Cognition 133 (3):698-715 (2014)

Authors
Neil Van Leeuwen
Georgia State University
Abstract
I argue that psychology and epistemology should posit distinct cognitive attitudes of religious credence and factual belief, which have different etiologies and different cognitive and behavioral effects. I support this claim by presenting a range of empirical evidence that religious cognitive attitudes tend to lack properties characteristic of factual belief, just as attitudes like hypothesis, fictional imagining, and assumption for the sake of argument generally lack such properties. Furthermore, religious credences have distinctive properties of their own. To summarize: factual beliefs are practical setting independent, cognitively govern other attitudes, and are evidentially vulnerable. By way of contrast, religious credences have perceived normative orientation, are susceptible to free elaboration, and are vulnerable to special authority. This theory provides a framework for future research in the epistemology and psychology of religious credence
Keywords Belief  Credence  Religion  Cognitive Attitude  Imagination  Pretense  Cognitive Science of Religion  Cognitive Governance  Practical Setting  Attitude Type
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Reprint years 2014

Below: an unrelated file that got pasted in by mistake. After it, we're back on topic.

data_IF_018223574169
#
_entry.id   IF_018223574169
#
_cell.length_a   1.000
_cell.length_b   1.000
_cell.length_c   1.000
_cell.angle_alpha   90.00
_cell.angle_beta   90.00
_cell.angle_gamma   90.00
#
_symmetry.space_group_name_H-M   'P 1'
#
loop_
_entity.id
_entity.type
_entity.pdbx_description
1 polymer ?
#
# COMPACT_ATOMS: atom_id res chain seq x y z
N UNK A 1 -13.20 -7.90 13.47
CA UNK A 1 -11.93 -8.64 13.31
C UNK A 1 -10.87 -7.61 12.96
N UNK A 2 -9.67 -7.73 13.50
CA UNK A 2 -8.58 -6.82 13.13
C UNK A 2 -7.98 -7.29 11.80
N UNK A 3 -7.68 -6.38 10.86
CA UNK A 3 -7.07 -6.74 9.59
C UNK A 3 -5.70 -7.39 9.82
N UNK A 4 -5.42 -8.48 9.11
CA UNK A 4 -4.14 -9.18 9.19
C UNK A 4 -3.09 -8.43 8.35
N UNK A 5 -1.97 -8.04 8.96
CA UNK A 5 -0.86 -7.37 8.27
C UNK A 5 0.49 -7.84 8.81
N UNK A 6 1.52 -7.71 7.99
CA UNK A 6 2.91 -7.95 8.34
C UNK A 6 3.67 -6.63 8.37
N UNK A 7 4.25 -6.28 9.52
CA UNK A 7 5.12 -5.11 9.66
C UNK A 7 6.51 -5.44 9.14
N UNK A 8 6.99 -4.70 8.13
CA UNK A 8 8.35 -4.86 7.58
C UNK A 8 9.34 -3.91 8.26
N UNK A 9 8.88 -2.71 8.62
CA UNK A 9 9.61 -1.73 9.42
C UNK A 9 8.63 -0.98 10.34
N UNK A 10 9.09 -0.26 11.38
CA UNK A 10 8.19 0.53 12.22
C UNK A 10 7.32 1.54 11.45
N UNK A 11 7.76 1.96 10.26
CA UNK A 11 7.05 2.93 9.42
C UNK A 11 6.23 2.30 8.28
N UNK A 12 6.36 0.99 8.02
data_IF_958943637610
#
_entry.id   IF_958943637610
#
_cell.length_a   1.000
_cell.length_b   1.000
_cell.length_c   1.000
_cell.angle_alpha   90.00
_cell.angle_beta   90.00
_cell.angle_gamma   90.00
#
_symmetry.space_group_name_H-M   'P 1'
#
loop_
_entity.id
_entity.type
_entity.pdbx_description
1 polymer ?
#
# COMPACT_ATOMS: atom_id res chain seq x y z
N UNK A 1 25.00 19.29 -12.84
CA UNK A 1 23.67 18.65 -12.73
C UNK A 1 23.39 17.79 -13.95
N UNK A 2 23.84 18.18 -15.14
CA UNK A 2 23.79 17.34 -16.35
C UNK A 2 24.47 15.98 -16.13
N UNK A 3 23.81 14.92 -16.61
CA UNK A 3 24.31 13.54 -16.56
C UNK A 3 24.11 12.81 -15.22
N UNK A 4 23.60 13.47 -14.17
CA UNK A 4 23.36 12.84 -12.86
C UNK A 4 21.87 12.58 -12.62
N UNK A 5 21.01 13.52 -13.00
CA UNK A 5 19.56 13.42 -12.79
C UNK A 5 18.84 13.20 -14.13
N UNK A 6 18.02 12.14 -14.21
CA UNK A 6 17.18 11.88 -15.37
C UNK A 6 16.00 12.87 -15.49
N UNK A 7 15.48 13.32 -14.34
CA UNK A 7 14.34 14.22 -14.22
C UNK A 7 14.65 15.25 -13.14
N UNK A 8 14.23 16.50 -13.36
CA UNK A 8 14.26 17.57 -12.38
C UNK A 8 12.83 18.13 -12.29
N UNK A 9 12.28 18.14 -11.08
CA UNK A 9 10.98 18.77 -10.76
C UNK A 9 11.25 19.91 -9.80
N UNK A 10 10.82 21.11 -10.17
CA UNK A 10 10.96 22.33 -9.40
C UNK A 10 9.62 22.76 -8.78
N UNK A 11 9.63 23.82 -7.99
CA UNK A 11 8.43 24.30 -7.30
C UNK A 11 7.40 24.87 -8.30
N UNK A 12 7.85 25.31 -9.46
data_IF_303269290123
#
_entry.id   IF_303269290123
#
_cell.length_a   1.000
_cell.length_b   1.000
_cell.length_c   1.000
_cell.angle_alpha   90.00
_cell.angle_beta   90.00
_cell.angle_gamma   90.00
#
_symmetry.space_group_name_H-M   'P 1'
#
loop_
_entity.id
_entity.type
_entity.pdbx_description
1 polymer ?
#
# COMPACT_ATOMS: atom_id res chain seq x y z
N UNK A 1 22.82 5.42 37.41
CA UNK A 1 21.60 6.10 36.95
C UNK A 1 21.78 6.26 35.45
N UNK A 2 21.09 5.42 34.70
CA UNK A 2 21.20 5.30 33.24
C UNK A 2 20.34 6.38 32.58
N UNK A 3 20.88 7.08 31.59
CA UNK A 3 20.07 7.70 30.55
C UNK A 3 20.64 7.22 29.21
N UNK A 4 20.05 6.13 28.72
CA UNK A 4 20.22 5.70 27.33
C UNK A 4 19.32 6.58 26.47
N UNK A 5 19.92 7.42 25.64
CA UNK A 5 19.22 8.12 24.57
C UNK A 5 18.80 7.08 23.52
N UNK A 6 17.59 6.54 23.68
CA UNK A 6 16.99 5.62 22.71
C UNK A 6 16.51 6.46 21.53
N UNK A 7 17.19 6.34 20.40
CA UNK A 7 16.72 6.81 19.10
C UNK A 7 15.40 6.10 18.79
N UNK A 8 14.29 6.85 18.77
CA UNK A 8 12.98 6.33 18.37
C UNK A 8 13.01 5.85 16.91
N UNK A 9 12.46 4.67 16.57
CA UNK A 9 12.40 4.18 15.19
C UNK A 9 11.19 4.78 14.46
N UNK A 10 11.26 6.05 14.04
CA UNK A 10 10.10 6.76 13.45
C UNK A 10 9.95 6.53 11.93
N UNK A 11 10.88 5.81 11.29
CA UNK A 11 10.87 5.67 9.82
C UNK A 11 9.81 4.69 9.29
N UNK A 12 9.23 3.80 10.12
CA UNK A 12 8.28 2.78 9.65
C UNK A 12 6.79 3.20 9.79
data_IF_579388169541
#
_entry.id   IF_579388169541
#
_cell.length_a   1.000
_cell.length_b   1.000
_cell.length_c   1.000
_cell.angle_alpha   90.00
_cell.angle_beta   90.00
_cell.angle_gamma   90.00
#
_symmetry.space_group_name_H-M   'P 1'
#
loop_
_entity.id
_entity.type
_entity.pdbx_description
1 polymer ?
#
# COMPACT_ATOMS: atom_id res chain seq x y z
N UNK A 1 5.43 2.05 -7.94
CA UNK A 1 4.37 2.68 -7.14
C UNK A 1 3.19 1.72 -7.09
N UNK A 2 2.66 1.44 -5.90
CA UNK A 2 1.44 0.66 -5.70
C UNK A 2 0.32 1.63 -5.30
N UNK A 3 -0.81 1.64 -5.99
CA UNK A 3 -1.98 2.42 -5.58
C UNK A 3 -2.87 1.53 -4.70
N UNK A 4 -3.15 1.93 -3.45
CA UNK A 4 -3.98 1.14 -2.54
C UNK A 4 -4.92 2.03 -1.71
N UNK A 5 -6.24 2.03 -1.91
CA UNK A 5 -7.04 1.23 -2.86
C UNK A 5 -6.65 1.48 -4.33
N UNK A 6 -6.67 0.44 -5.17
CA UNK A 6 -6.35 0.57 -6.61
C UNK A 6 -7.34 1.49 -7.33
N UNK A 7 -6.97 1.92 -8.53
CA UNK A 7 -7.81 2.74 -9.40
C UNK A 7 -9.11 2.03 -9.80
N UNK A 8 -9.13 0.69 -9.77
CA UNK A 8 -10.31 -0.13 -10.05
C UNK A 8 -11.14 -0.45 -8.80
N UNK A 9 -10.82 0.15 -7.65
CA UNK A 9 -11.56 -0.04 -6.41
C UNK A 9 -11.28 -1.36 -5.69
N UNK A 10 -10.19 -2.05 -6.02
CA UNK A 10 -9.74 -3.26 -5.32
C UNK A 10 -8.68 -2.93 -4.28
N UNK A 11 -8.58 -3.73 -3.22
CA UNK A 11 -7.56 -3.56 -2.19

DOI 10.1016/j.cognition.2014.08.015
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References found in this work BETA

Actions, Reasons, and Causes.Donald Davidson - 1963 - Journal of Philosophy 60 (23):685.
Doxastic Deliberation.Nishi Shah & J. David Velleman - 2005 - Philosophical Review 114 (4):497-534.

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Citations of this work BETA

Imagining Stories: Attitudes and Operators.Neil Van Leeuwen - forthcoming - Philosophical Studies:1-26.
Delusions, Acceptances, and Cognitive Feelings.Richard Dub - 2017 - Philosophy and Phenomenological Research 94 (1):27-60.
Belief’s Minimal Rationality.Marianna Bergamaschi Ganapini - forthcoming - Philosophical Studies:1-20.

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